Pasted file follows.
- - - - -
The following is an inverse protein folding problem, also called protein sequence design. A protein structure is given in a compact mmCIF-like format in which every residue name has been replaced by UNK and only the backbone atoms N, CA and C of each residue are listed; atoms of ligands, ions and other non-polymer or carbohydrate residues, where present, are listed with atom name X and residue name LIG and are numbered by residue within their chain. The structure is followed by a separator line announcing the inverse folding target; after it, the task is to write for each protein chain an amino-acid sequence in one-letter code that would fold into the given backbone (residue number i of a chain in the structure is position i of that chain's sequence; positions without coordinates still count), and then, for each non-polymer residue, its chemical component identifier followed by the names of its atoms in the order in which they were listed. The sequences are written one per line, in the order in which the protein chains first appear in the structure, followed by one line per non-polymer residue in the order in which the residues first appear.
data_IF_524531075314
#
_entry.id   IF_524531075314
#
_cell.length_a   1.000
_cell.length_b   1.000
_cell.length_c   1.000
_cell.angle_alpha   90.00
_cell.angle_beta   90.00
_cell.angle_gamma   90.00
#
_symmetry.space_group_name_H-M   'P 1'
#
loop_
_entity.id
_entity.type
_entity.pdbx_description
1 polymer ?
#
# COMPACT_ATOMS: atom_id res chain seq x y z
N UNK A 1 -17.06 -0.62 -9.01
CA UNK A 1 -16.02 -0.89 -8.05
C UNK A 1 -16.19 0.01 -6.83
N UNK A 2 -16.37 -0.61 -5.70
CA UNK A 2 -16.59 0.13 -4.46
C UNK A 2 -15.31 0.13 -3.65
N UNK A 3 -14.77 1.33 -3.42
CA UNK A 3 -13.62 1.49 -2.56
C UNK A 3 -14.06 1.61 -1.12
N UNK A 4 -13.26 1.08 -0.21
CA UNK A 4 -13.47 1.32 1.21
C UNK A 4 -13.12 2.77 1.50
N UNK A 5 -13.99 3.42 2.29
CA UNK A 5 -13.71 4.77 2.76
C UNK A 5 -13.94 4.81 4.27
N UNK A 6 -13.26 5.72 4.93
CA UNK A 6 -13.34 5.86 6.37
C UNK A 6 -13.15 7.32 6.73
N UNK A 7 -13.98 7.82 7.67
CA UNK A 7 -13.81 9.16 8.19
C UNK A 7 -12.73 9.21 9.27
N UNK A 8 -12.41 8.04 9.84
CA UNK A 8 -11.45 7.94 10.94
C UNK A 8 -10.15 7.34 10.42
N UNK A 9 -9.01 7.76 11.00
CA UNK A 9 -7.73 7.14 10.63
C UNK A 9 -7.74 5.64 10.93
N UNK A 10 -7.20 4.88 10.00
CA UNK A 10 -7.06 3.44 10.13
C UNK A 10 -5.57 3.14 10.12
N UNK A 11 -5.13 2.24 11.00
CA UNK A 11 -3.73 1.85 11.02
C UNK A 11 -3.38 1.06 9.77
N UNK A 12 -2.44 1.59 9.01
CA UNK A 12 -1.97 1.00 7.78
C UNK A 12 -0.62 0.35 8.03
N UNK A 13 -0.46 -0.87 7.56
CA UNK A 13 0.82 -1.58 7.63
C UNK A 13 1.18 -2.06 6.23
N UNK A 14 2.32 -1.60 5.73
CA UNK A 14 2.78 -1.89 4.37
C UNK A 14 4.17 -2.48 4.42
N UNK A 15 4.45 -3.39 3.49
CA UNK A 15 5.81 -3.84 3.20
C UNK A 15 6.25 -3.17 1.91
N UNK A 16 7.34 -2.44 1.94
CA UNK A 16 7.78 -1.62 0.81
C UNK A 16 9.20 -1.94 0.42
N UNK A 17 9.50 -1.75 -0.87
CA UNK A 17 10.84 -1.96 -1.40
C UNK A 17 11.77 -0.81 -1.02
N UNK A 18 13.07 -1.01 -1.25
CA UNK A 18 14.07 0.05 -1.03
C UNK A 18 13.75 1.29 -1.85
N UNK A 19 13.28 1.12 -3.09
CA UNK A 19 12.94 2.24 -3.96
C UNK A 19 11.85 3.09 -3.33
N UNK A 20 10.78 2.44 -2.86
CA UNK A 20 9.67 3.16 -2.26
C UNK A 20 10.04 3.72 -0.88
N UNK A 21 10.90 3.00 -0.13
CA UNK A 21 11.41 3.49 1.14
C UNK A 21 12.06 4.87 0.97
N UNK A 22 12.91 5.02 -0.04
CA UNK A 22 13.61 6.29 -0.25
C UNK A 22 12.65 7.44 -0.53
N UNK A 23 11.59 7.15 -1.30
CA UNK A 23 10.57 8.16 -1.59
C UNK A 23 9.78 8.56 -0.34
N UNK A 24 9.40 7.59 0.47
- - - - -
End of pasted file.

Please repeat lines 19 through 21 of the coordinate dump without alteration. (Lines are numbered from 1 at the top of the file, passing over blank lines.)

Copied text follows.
1 polymer ?
#
# COMPACT_ATOMS: atom_id res chain seq x y z